It seems like many in the melodic death camp are getting the Viking bug these days and Gormathon is another example. Like many, they borrow extensively from the well established Amon Amarth formula, but use ‘80s heavy metal elements. These include soaring, high-pitched vocal ranges and classic guitar noodling that borders on power metal. These influences are not surprising when you discover that the three founding members of Gormathon are also members of Overload; a straight-up heavy metal band that utilizes classic riffage and a Halford-esque vocal approach. Unfortunately, Overload rubbed off a bit too much on Gormathon’s debut album, Lens of Guardian, making it sound like a heavier Overload album without much individualism. Conversely, Gormathon’s second offering takes all the right pieces from both bands and melds them into the broadsword that is Following the Beast. Though the formula feels familiar, Following the Beast offers up a refreshing and fun-as-hell brand of deathy Viking metal.
“Remedy” kick-starts Beast with a fist-pounding Amon Amarth riff that swings into a chugging, mid-paced interlude. Here, Tony Sunnhag displays some deep, savage death growls, but it’s the chorus where he really shines. If Gormathon does anything right, its writing hooky choruses. During “Remedy,” Sunnhag shows off with a mighty emotional piece of Týr-meets-Judas Priest vox that sticks in your head and won’t let go (no matter how much mead you drink). This is followed with a classic heavy metal interlude and a soaring solo before the song finishes in big power weenie fashion. Unfortunately, the intro, verse, chorus, verse, chorus, interlude, solo to a chorus/solo finish of “Remedy” is the structure for every song on the album.
This isn’t to say that all the songs are carbon copies, but they do begin to blur together because of this set structuring. This is most apparent on the back half of the album. However, there are moments of excellence in the one-two punch of “Break the Chains” and “Celestial Warrior,” which are both fucking killer and dish out thrashy riffs that make you battle hungry and catchy, sing-along choruses of signature Sabaton gruffness. Also, the finishes are epic and the bass outro on “Break the Chains” is a beautiful touch. Another highlight is Gormathon’s super sappy ballad, “Remember.” It’s loaded with mid-paced chugs, emotional soloing, and a heart-wrenching chorus. It’s futile to resist singing along.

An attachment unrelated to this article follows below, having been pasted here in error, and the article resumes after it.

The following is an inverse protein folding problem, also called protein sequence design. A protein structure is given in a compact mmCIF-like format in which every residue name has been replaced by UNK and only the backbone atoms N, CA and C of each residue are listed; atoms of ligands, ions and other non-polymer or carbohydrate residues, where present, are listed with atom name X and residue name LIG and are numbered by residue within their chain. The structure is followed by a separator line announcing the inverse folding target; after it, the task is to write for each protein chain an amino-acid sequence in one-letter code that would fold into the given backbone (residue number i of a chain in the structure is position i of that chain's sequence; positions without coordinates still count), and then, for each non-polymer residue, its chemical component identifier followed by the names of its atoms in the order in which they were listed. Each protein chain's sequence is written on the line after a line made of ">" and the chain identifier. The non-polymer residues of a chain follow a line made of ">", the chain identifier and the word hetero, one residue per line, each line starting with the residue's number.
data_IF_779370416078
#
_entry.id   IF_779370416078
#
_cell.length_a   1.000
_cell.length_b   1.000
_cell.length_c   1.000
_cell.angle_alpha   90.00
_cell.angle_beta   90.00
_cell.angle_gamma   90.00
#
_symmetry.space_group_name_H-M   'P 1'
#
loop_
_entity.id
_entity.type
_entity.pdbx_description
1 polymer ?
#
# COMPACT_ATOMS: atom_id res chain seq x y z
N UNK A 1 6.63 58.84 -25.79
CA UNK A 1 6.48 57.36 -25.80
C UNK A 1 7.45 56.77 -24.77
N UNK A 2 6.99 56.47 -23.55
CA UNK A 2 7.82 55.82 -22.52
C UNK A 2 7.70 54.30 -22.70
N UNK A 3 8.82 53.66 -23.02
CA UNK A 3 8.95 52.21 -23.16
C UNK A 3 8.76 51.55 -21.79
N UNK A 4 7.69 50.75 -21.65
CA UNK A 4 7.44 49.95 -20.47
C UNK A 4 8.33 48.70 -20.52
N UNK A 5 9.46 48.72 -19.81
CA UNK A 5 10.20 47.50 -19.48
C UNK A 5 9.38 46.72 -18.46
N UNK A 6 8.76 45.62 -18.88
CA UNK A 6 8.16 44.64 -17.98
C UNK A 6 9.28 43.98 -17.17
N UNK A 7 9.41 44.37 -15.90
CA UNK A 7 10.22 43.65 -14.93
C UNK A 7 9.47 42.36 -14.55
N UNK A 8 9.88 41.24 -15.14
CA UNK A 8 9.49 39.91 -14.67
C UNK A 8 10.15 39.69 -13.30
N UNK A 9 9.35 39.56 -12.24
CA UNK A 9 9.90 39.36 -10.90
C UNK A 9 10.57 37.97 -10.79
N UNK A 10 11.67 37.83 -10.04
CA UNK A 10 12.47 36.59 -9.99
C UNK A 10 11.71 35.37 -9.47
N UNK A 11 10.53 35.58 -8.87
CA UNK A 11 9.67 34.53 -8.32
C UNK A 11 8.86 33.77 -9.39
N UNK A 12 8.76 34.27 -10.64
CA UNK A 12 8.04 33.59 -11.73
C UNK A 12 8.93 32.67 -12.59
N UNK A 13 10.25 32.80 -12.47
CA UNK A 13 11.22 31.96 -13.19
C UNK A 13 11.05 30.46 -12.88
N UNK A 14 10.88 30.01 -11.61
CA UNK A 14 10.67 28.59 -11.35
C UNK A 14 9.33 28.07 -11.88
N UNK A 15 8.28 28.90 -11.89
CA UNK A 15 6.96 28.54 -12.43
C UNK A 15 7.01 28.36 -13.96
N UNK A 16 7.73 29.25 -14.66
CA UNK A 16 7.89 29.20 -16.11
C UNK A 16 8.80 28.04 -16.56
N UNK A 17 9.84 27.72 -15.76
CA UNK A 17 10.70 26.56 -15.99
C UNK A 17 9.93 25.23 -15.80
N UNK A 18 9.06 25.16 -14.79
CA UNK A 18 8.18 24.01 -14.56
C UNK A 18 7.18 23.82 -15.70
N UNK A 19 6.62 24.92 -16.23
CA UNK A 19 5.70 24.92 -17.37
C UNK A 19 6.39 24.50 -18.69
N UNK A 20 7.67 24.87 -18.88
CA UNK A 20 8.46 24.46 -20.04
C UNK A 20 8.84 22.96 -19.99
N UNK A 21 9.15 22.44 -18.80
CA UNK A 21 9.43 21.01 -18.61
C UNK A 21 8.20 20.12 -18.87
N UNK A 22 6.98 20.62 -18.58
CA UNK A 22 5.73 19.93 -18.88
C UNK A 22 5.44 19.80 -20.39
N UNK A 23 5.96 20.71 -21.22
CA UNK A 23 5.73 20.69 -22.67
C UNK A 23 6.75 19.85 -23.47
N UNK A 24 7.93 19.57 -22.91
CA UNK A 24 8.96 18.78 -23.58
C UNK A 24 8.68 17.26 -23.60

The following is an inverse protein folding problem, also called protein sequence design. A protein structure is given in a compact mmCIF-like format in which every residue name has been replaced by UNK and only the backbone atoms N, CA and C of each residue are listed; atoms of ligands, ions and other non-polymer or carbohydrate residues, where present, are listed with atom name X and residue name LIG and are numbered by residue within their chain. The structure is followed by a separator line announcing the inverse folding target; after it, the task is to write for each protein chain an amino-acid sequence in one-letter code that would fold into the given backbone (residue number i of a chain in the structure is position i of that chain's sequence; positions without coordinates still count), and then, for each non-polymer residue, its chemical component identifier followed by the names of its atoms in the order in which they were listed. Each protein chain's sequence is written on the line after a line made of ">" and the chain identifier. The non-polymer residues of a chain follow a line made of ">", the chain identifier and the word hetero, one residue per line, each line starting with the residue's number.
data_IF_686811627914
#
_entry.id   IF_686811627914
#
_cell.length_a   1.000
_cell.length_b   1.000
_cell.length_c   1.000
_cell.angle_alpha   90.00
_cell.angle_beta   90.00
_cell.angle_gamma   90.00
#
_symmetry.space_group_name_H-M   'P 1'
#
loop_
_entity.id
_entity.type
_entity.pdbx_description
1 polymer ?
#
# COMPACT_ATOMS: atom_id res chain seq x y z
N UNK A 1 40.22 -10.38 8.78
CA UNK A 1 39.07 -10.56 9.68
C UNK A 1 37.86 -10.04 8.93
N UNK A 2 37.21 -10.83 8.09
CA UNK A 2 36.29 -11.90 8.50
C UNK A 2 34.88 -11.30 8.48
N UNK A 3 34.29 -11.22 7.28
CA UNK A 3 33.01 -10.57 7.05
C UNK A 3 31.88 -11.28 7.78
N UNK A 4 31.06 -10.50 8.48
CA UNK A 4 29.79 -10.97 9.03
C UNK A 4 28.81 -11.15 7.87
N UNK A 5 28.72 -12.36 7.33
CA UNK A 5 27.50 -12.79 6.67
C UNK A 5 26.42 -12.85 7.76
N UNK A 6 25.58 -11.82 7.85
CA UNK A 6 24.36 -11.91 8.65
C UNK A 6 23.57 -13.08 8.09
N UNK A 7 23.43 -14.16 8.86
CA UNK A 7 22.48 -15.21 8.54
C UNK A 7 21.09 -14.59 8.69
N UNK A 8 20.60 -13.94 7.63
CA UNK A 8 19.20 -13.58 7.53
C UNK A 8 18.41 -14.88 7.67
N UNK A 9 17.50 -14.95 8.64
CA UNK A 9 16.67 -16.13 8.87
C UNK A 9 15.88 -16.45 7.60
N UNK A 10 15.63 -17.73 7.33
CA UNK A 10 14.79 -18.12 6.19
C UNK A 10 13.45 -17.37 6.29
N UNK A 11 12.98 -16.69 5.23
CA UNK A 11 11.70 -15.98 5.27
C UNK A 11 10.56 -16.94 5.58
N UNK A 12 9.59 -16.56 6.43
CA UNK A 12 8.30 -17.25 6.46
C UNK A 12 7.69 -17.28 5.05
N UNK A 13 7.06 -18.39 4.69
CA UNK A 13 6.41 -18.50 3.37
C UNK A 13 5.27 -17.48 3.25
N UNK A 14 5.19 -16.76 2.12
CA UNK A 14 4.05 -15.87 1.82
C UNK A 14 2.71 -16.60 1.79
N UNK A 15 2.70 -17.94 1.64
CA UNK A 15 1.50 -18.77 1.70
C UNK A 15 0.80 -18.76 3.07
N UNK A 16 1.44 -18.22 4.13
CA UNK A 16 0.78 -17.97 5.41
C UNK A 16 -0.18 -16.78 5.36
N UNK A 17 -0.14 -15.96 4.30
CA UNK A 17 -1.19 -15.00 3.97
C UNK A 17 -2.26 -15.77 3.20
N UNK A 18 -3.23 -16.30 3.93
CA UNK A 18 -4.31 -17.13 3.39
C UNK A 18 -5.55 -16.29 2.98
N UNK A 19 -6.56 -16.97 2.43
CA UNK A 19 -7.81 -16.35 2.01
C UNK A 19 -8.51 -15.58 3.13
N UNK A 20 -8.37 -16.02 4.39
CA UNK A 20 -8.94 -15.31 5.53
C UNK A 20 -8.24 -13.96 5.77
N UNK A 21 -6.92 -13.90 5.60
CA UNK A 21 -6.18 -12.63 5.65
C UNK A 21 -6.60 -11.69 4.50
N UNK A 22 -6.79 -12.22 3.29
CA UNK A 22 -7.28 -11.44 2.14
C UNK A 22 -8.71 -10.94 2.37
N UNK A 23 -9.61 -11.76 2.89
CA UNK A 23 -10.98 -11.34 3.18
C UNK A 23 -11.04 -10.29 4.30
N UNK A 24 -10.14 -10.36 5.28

Sadly though, I find my attention wavering after “Celestial Warrior” (midway through the album). Most tracks are solid, but variation really isn’t there. However, Gormathon does mix it up a little. “Hellbender” delivers a standout Annihilator staccato vocal line, “World of Sin” feels jacked from a Týr album, and “Absence of Trust” is a straight-up Dark Tranquillity/Gothenburg style ditty with a catchy keyboard passage. But this isn’t quite enough to keep the tracks from feeling predictable.
Other issues include song order. The opening track would have been better suited somewhere in the middle, with a faster paced track out front. And the final number is worse; the oddly upbeat and emotion-soaked “Warlords of Doom.” Gormathon provides two bonus tracks, and while I’m rarely a fan of bonus tracks, “Into Oblivion” brings back the momentum partially stolen killed by “Warlords of Doom” and “Silent Walk” it is a much better closer (even though it would be better suited to their Overload project).
Nitpicking aside, this album is a solid representation of what a classic ‘80s heavy metal Amon Amarth sounds like. It’s an enjoyable album with great sing-along choruses, awesome guitar work, a decent mix, and an overall fun feel (and Sunnhag’s vox are just awesome). Gormathon has managed to individualize themselves from their other band and create a more unique sound and image this time. Not perfect, but a pretty decent outing that will keep the horns and beards full.